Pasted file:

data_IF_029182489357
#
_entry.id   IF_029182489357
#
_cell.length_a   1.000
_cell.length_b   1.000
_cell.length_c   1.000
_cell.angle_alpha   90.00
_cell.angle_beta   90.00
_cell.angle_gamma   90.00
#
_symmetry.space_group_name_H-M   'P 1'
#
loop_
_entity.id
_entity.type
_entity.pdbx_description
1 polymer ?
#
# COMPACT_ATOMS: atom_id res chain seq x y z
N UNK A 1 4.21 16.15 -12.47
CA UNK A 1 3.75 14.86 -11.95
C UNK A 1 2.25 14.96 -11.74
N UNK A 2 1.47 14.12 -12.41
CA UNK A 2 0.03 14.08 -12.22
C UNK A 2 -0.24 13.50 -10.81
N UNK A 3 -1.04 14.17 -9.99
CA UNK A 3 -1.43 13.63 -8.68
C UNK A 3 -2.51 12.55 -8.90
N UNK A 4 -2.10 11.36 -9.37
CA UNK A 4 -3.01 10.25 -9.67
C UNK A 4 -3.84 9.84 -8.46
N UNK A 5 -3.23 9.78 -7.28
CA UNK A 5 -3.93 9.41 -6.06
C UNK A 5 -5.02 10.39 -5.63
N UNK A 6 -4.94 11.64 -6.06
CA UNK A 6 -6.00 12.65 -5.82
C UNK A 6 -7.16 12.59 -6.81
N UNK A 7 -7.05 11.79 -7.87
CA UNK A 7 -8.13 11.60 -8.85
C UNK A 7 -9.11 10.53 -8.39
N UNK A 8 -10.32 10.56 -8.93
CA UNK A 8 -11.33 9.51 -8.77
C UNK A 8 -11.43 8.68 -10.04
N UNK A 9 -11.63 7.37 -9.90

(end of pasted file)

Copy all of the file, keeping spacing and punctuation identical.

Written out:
data_IF_029182489357
#
_entry.id   IF_029182489357
#
_cell.length_a   1.000
_cell.length_b   1.000
_cell.length_c   1.000
_cell.angle_alpha   90.00
_cell.angle_beta   90.00
_cell.angle_gamma   90.00
#
_symmetry.space_group_name_H-M   'P 1'
#
loop_
_entity.id
_entity.type
_entity.pdbx_description
1 polymer ?
#
# COMPACT_ATOMS: atom_id res chain seq x y z
N UNK A 1 4.21 16.15 -12.47
CA UNK A 1 3.75 14.86 -11.95
C UNK A 1 2.25 14.96 -11.74
N UNK A 2 1.47 14.12 -12.41
CA UNK A 2 0.03 14.08 -12.22
C UNK A 2 -0.24 13.50 -10.81
N UNK A 3 -1.04 14.17 -9.99
CA UNK A 3 -1.43 13.63 -8.68
C UNK A 3 -2.51 12.55 -8.90
N UNK A 4 -2.10 11.36 -9.37
CA UNK A 4 -3.01 10.25 -9.67
C UNK A 4 -3.84 9.84 -8.46
N UNK A 5 -3.23 9.78 -7.28
CA UNK A 5 -3.93 9.41 -6.06
C UNK A 5 -5.02 10.39 -5.63
N UNK A 6 -4.94 11.64 -6.06
CA UNK A 6 -6.00 12.65 -5.82
C UNK A 6 -7.16 12.59 -6.81
N UNK A 7 -7.05 11.79 -7.87
CA UNK A 7 -8.13 11.60 -8.85
C UNK A 7 -9.11 10.53 -8.39
N UNK A 8 -10.32 10.56 -8.93
CA UNK A 8 -11.33 9.51 -8.77
C UNK A 8 -11.43 8.68 -10.04
N UNK A 9 -11.63 7.37 -9.90